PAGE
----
The evangelical allergy to Mitt

Two explanations for the enduring refusal of Christian conservatives to consent to Romney’s nomination

Topics: Opening Shot,

The evangelical allergy to MittRepublican presidential candidate, former Massachusetts Gov. Mitt Romney addresses an audience during a campaign stop at an American Legion post in Arbutus, Md., Wednesday, March 21, 2012. (AP Photo/Steven Senne) (Credit: AP)

The 22-point shellacking that he suffered in Louisiana over the weekend didn’t change the reality of the Republican presidential race: It’s still Mitt Romney’s to lose. But it did highlight the remarkable degree to which a major component of the Republican Party’s base – evangelical Christians – is intent on not participating in Romney’s coronation.

Among the 61 percent of voters in Louisiana’s GOP primary who identified themselves as evangelical or born-again Christians, Romney was crushed by Rick Santorum, 56 to 20 percent. Among the rest of the electorate, Romney actually won, 38 to 37 percent. This merely continues the pattern that has defined the GOP race: In states where evangelicals make up more than 50 percent of the Republican electorate, Romney can’t win; in states where they make up less than 50 percent, he can’t lose.

It’s becoming clear as the Republican nominating process plays out that Romney doesn’t really have a conservative problem in the way that many believed he did at the start of the campaign. The real resistance to him is narrower, and tied directly to religion. Among self-described “very conservative” voters who don’t also identify as evangelicals, Romney has actually held his own. But he gets just absolutely clobbered among conservatives who are evangelical or born-again.

This isn’t a new problem for Romney, who probably would have been his party’s nominee in 2008 if only evangelicals had been more receptive to him. Back then, Romney’s strategy was to run as far to the right as possible in order to take advantage of the conservative base’s deep distrust of John McCain, and it wasn’t a total failure. Ultimately, he fell short in Iowa because evangelicals flocked to Mike Huckabee there, as they did in subsequent states  that were vital to Romney’s strategy (particularly in the South).

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It was possible to chalk up Romney’s ’08 evangelical issues to the presence of Huckabee, a Baptist preacher. But now that he’s regularly getting crushed by Rick Santorum, a Roman Catholic from Pennsylvania, the depths of Romney’s evangelical problem have come into focus. The question is what, exactly, it is that makes him so objectionable to Christian conservatives.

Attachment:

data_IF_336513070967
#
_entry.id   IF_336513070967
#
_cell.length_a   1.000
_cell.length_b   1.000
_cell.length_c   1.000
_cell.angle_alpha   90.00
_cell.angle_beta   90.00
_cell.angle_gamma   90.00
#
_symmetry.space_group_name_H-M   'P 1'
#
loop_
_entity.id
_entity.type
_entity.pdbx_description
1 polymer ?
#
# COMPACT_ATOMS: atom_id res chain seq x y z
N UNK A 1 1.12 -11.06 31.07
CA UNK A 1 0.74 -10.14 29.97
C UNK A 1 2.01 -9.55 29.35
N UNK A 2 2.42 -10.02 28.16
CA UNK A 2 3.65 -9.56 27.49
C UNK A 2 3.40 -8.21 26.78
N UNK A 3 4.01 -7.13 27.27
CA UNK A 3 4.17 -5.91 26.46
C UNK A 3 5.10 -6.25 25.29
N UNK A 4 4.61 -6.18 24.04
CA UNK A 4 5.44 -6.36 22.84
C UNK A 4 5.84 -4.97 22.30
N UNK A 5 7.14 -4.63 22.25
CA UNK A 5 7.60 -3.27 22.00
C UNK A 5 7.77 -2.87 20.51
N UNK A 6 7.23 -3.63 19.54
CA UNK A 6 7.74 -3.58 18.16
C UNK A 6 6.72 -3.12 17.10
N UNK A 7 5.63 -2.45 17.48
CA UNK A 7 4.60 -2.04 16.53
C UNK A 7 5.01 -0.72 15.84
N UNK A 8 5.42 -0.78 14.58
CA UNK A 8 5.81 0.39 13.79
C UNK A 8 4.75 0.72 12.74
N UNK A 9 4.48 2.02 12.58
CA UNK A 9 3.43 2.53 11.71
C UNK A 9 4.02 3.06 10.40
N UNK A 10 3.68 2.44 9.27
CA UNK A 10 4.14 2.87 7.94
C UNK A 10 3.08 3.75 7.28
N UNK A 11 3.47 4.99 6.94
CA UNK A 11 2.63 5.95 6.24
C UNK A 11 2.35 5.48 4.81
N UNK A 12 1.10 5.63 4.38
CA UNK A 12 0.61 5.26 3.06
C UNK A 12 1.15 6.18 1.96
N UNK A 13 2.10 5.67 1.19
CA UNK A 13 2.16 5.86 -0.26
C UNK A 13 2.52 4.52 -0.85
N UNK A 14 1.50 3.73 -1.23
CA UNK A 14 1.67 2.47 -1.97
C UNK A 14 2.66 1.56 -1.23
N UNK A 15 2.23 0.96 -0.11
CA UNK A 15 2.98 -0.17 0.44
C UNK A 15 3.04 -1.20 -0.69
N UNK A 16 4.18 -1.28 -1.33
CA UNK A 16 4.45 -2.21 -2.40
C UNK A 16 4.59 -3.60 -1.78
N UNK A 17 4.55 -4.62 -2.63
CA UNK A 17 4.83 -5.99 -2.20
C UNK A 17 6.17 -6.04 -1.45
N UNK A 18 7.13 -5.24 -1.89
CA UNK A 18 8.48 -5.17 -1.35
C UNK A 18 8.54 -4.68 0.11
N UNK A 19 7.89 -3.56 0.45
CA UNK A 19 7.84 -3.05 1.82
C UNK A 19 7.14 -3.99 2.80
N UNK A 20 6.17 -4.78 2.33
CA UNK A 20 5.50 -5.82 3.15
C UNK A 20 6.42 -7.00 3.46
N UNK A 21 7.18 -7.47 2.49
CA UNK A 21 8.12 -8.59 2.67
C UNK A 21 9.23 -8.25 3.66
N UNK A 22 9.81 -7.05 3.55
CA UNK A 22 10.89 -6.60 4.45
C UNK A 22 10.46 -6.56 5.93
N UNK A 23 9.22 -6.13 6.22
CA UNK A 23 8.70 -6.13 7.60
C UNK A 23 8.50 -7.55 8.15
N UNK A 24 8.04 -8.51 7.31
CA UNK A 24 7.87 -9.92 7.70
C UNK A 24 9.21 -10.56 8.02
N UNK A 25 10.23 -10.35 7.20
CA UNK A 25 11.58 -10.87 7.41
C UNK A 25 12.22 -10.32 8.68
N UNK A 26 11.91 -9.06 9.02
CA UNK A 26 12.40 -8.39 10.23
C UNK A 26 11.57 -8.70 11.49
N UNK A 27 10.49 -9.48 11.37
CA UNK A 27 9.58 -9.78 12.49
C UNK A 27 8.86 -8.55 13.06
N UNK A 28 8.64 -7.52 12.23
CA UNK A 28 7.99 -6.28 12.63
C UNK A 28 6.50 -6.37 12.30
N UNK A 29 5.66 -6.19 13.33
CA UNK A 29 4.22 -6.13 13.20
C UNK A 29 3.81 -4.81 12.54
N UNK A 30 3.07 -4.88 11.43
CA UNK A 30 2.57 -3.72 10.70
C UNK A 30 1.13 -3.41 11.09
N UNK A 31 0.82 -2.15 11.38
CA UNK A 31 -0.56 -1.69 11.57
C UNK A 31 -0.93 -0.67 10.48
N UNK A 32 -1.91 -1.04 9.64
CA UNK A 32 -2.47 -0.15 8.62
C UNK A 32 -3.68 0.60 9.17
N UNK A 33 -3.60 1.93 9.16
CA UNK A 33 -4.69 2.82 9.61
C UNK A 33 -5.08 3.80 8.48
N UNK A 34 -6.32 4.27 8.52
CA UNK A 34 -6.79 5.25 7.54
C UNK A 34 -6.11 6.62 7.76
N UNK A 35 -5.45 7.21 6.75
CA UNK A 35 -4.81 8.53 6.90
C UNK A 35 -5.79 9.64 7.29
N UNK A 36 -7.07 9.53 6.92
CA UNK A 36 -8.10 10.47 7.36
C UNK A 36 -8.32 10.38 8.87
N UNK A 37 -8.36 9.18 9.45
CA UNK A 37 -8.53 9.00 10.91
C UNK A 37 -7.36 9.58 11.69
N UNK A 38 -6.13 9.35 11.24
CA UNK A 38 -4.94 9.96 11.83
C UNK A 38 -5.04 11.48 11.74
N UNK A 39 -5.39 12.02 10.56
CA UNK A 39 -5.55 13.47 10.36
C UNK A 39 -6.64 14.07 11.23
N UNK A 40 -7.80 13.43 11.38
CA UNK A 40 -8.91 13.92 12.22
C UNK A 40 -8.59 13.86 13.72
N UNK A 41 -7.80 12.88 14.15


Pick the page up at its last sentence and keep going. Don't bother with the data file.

The most popular theory is that Romney’s Mormon faith is the culprit. Mormons tend to think of their religion as compatible with Christianity, but this view is strongly rejected by most evangelical Christians. A survey of Protestant pastors last year found that 75 percent of them don’t believe that Mormons are Christians, and a recent Pew poll found that only 35 percent of white evangelical Republicans voters think that Mormons are Christians.

Suspicion of Mormonism seems particularly pronounced among Southern Baptists and Pentecostals, and occasionally evangelical leaders will give voice to this, as Robert Jeffress, a Baptist pastor from Texas, did last fall when he called Mormonism a “theological cult.” Jeffress, who stressed that he would still back Romney over Barack Obama in the fall, expressed his refusal to support Romney in the primaries this way:

But to those of us who are evangelicals, when all other things are equal, we prefer competent Christians to competent non-Christians who may be good, moral people like Mitt Romney.

Another theory, though, holds that Mormonism is  a red herring, and that evangelical doubts about Romney are rooted in his culturally liberal past. To support this case, Michael Tesler points to data showing that support for Romney among evangelicals decreases in relation to how conservative those evangelicals voters are on moral issues.

The idea is that evangelicals are much more likely to base their votes on cultural issues, and thus to question the sincerity of Romney’s late-in-life conversion to their cause. By contrast, his two main opponents, Santorum and Newt Gingrich, can boast of long-standing public support for the Christian right’s agenda. If this is the source of Romney’s evangelical struggle, then we could expect a different, more consistently anti-abortion and anti-gay rights Mormon candidate in the same position Romney now is to be winning evangelical voters and Southern states with ease.

The good news for Romney is that his evangelical problem probably won’t matter in the fall. No matter what the explanation for it is, conservative evangelicals are fanatically opposed to Obama and likely to vote for any Republican candidate running against him. The bad news is that their primary season resistance to him has stretched the nominating process out, significantly lengthening the amount of time that Romney has to spend staking out very conservative positions that could haunt him with swing voters in the fall.

Steve Kornacki

Steve Kornacki writes about politics for Salon. Reach him by email at SKornacki@salon.com and follow him on Twitter @SteveKornacki

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